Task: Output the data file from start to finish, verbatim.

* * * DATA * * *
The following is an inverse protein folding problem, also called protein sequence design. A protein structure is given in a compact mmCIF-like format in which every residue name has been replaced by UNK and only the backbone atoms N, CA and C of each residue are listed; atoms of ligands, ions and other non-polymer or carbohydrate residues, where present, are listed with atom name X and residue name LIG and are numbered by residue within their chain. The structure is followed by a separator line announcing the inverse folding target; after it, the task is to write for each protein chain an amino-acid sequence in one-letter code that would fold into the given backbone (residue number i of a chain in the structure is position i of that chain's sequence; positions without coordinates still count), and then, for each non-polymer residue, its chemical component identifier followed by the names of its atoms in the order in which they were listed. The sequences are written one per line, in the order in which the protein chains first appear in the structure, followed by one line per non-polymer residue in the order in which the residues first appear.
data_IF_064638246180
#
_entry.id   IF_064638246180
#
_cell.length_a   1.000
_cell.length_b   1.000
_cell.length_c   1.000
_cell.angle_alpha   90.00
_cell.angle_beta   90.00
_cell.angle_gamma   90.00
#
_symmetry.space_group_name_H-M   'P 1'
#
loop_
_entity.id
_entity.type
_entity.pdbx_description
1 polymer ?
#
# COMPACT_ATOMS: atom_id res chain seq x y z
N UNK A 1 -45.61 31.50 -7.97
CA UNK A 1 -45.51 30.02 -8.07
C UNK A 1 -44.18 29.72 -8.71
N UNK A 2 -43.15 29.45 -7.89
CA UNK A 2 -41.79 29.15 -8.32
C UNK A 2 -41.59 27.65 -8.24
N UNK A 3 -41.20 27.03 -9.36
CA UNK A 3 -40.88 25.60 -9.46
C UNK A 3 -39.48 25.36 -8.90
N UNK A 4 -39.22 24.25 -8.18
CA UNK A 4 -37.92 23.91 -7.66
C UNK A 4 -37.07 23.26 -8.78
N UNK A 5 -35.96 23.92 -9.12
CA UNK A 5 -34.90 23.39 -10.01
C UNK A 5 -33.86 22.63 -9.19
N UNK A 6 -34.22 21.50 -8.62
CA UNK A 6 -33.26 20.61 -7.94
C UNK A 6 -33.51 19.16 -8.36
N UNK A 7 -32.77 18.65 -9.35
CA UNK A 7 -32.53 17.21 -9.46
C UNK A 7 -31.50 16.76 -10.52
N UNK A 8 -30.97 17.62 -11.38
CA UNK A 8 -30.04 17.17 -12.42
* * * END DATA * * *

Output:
The following is an inverse protein folding problem, also called protein sequence design. A protein structure is given in a compact mmCIF-like format in which every residue name has been replaced by UNK and only the backbone atoms N, CA and C of each residue are listed; atoms of ligands, ions and other non-polymer or carbohydrate residues, where present, are listed with atom name X and residue name LIG and are numbered by residue within their chain. The structure is followed by a separator line announcing the inverse folding target; after it, the task is to write for each protein chain an amino-acid sequence in one-letter code that would fold into the given backbone (residue number i of a chain in the structure is position i of that chain's sequence; positions without coordinates still count), and then, for each non-polymer residue, its chemical component identifier followed by the names of its atoms in the order in which they were listed. The sequences are written one per line, in the order in which the protein chains first appear in the structure, followed by one line per non-polymer residue in the order in which the residues first appear.
data_IF_064638246180
#
_entry.id   IF_064638246180
#
_cell.length_a   1.000
_cell.length_b   1.000
_cell.length_c   1.000
_cell.angle_alpha   90.00
_cell.angle_beta   90.00
_cell.angle_gamma   90.00
#
_symmetry.space_group_name_H-M   'P 1'
#
loop_
_entity.id
_entity.type
_entity.pdbx_description
1 polymer ?
#
# COMPACT_ATOMS: atom_id res chain seq x y z
N UNK A 1 -45.61 31.50 -7.97
CA UNK A 1 -45.51 30.02 -8.07
C UNK A 1 -44.18 29.72 -8.71
N UNK A 2 -43.15 29.45 -7.89
CA UNK A 2 -41.79 29.15 -8.32
C UNK A 2 -41.59 27.65 -8.24
N UNK A 3 -41.20 27.03 -9.36
CA UNK A 3 -40.88 25.60 -9.46
C UNK A 3 -39.48 25.36 -8.90
N UNK A 4 -39.22 24.25 -8.18
CA UNK A 4 -37.92 23.91 -7.66
C UNK A 4 -37.07 23.26 -8.78
N UNK A 5 -35.96 23.92 -9.12
CA UNK A 5 -34.90 23.39 -10.01
C UNK A 5 -33.86 22.63 -9.19
N UNK A 6 -34.22 21.50 -8.62
CA UNK A 6 -33.26 20.61 -7.94
C UNK A 6 -33.51 19.16 -8.36
N UNK A 7 -32.77 18.65 -9.35
CA UNK A 7 -32.53 17.21 -9.46
C UNK A 7 -31.50 16.76 -10.52
N UNK A 8 -30.97 17.62 -11.38
CA UNK A 8 -30.04 17.17 -12.42